5. Principles 13–17: On The Openness Process
The above twelve principles essentially define open government data in its ideal form, but more can be said about the process of opening up government data. How should government agencies decide what to open and how to do it?
13. Public input: The public is in the best position to determine what information technologies will be best suited for the applications the public intends to create for itself. Public input is therefore crucial to disseminating information in such a way that it has value. As the Association of Government Accountants’ principles154. Association of Government Accountants. July 2009. Recovery and the Transparency Initiative (Annual CFO Survey). state, “Understand the information that people want, and deliver it. They may not be sure what they need, so help them define it.”
14. Public review: The Association of Government Accountants’ principles also note that not only should the data itself be open, but the process of creating the data should also be transparent: “Have a process for ensuring that data you disclose are accurate and reliable, and show that process to users.”
15. Interagency coordination: Interoperability makes data more valuable by making it easier to derive new uses from combinations of data. To the extent two data sets refer to the same kinds of things, the creators of the data sets should strive to make them interoperable. This may mean developing a shared data standard, or adopting an existing standard, possibly through coordination within government across agencies. The use of open data formats often, but not always, entails interoperability. However, we recognize that interoperability can come at a cost. Governments must weigh the advantages of distributing non-interoperable data quickly against the net gain of investing in interoperability and delaying a release of the data.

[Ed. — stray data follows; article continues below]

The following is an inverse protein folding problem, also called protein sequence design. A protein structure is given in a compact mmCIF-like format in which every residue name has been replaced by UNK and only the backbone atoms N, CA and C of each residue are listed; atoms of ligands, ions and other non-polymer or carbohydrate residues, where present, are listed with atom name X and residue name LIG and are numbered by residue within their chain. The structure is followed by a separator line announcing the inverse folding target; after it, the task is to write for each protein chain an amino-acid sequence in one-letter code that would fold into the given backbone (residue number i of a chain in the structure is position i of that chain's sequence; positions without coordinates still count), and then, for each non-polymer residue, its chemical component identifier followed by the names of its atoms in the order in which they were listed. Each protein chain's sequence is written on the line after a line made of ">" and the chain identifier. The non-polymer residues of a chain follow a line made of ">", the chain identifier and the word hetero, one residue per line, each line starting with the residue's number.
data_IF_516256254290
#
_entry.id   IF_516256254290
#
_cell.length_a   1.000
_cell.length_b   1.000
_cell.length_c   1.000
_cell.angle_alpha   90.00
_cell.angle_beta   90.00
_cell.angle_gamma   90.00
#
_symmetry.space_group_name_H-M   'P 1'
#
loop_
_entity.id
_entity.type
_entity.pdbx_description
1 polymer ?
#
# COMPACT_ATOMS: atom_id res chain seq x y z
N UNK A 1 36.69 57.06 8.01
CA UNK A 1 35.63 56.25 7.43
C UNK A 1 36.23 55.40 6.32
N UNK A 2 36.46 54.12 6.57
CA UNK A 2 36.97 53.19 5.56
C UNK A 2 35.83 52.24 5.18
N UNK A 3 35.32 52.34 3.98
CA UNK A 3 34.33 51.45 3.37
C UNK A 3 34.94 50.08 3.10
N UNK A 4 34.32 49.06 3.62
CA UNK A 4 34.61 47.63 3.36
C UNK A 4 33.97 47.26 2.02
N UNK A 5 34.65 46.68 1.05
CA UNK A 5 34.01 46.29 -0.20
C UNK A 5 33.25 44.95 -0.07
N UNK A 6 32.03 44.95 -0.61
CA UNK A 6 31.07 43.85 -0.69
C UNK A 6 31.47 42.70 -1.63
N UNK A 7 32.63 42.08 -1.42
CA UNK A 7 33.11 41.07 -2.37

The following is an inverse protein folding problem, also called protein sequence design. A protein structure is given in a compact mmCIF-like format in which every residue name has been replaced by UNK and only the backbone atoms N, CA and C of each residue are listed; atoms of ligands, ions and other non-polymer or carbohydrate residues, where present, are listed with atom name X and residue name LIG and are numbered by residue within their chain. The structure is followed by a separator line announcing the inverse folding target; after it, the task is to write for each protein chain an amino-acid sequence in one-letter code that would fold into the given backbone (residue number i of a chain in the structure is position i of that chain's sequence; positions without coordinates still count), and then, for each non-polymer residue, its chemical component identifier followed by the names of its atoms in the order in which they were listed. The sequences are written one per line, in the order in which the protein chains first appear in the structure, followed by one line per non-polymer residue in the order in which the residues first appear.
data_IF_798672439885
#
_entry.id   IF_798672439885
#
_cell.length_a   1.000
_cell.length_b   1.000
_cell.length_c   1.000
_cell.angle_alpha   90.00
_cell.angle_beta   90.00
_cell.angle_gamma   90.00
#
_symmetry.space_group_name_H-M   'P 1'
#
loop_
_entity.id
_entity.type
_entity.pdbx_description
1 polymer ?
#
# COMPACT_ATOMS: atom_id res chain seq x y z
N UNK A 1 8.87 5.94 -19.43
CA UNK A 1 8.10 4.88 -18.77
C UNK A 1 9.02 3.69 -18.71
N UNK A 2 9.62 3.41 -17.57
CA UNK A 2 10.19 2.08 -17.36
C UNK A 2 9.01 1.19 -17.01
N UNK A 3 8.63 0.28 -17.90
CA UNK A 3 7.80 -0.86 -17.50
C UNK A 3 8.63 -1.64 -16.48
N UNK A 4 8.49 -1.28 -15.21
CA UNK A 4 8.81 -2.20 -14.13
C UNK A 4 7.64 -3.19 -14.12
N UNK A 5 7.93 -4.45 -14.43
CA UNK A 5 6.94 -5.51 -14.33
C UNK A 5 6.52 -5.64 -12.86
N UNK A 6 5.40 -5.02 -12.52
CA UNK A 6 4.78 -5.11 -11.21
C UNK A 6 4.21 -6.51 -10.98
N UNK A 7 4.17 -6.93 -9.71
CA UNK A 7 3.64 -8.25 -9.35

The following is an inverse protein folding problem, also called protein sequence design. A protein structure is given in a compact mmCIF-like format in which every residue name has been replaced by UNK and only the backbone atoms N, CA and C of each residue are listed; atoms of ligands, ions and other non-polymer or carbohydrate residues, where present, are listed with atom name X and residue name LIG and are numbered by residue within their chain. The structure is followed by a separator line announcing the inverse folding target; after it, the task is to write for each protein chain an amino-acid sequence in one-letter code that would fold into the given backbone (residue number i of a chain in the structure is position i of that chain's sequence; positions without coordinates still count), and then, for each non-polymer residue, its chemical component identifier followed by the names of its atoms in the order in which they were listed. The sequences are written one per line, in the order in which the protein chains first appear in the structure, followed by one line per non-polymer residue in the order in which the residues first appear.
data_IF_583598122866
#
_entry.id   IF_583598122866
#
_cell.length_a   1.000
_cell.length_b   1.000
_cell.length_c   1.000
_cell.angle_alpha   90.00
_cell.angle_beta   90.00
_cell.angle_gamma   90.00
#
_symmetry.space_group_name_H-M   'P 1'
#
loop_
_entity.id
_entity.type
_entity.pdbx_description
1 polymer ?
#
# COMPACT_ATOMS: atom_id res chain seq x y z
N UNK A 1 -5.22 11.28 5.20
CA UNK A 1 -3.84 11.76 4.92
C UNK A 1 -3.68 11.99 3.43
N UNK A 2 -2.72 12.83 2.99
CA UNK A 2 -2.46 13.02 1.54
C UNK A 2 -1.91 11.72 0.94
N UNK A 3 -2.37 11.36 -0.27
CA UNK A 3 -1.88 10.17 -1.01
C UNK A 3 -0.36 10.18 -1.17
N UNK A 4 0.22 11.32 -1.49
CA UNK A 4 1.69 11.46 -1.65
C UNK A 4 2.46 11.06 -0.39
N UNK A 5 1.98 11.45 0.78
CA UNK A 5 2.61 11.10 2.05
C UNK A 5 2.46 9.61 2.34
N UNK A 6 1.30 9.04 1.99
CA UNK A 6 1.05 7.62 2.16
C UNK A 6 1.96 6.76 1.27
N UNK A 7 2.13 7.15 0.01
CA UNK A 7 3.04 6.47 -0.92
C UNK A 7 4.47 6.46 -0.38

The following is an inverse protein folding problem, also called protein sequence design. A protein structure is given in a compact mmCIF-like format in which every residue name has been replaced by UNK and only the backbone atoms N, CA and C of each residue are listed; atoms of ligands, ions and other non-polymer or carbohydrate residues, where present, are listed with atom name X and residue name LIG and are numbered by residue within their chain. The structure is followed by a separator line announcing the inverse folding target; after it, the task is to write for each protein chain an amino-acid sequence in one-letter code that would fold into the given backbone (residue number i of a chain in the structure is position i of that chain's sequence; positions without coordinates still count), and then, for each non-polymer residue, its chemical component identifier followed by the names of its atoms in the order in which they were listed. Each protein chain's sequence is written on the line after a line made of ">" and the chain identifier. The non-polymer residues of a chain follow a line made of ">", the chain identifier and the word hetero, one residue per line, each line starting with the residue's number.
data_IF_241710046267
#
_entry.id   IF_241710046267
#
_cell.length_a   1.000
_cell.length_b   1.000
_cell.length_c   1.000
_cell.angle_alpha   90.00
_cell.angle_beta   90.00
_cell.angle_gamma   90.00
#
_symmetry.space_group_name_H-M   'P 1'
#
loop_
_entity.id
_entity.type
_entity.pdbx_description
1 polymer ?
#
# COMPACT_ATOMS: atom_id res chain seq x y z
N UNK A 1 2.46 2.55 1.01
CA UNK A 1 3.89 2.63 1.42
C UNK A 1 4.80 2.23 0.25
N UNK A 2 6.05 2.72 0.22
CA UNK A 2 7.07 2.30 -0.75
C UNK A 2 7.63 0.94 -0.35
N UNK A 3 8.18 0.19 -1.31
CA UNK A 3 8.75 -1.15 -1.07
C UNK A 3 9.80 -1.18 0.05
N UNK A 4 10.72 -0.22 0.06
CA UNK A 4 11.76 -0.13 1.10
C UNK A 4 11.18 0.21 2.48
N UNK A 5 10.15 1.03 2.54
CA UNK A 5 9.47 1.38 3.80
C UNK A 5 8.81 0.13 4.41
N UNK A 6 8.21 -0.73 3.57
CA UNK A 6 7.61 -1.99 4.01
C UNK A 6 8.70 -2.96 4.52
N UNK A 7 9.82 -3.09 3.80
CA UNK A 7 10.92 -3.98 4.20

16. Technological choices can be a type of endorsement. Endorsements of technology created or controlled by the private sector can create a conflict of interest when regulating that sector, and creates an incentive for endorsed corporations to be involved in policymaking. Other things being equal, technological choices should be avoided that essentially endorse a single entity.
17. Prioritization. Although the principles of open government data are written in the form of a definition, it would be a mistake to treat openness as a binary value. Government agencies have limited resources with which to prepare data for public consumption, and it would be impossible for all government data to meet these standards of openness instantaneously and simultaneously. Cataloging, documenting, preparing an infrastructure for distributing updates, and in some cases reviewing and redacting all require significant effort, and prioritization. A timely release of data might outweigh the desire for greater precision in the data, for instance the difference between a scanned image versus a database. In our world of limited resources, an incremental plan for achieving best practices is needed.